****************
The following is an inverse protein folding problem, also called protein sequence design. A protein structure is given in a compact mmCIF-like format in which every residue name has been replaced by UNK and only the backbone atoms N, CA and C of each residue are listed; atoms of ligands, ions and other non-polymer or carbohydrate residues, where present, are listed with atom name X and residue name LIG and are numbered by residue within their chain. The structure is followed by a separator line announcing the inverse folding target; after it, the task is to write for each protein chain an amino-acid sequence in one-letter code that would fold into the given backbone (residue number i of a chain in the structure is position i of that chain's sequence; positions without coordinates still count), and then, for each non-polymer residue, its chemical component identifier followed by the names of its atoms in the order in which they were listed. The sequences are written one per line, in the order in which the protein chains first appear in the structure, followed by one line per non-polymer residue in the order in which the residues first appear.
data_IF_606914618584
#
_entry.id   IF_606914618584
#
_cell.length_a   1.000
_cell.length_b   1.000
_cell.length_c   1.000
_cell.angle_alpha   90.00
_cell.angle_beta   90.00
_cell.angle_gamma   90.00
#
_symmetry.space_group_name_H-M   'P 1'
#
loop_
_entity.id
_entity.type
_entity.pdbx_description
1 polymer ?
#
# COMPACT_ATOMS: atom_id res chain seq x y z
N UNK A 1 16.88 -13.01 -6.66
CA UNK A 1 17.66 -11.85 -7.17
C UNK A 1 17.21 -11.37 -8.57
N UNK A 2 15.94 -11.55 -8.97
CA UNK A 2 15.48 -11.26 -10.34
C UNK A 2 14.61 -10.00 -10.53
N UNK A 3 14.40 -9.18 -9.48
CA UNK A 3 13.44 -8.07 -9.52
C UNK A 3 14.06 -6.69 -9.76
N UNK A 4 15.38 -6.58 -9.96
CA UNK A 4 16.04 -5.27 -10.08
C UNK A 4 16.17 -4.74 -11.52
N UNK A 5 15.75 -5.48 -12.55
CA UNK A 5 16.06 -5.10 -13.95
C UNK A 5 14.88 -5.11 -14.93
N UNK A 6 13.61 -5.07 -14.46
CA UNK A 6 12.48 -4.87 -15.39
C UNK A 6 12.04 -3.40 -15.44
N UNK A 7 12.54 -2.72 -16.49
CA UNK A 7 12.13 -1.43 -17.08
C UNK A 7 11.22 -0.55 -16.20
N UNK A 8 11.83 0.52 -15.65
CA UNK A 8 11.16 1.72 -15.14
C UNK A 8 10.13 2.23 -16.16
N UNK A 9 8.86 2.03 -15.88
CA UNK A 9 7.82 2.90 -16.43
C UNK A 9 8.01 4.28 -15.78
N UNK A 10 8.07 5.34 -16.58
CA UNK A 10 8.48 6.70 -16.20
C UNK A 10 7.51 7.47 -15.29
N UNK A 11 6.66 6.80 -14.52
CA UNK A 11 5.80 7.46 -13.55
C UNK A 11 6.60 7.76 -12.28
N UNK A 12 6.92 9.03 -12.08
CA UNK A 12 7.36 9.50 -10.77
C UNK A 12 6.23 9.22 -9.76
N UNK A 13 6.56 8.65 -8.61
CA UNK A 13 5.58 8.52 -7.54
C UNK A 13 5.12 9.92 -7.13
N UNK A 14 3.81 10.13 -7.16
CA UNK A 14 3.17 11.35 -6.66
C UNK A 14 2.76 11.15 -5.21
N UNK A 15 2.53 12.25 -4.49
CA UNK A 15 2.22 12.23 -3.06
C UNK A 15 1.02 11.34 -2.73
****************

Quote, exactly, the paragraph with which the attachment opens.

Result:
The following is an inverse protein folding problem, also called protein sequence design. A protein structure is given in a compact mmCIF-like format in which every residue name has been replaced by UNK and only the backbone atoms N, CA and C of each residue are listed; atoms of ligands, ions and other non-polymer or carbohydrate residues, where present, are listed with atom name X and residue name LIG and are numbered by residue within their chain. The structure is followed by a separator line announcing the inverse folding target; after it, the task is to write for each protein chain an amino-acid sequence in one-letter code that would fold into the given backbone (residue number i of a chain in the structure is position i of that chain's sequence; positions without coordinates still count), and then, for each non-polymer residue, its chemical component identifier followed by the names of its atoms in the order in which they were listed. The sequences are written one per line, in the order in which the protein chains first appear in the structure, followed by one line per non-polymer residue in the order in which the residues first appear.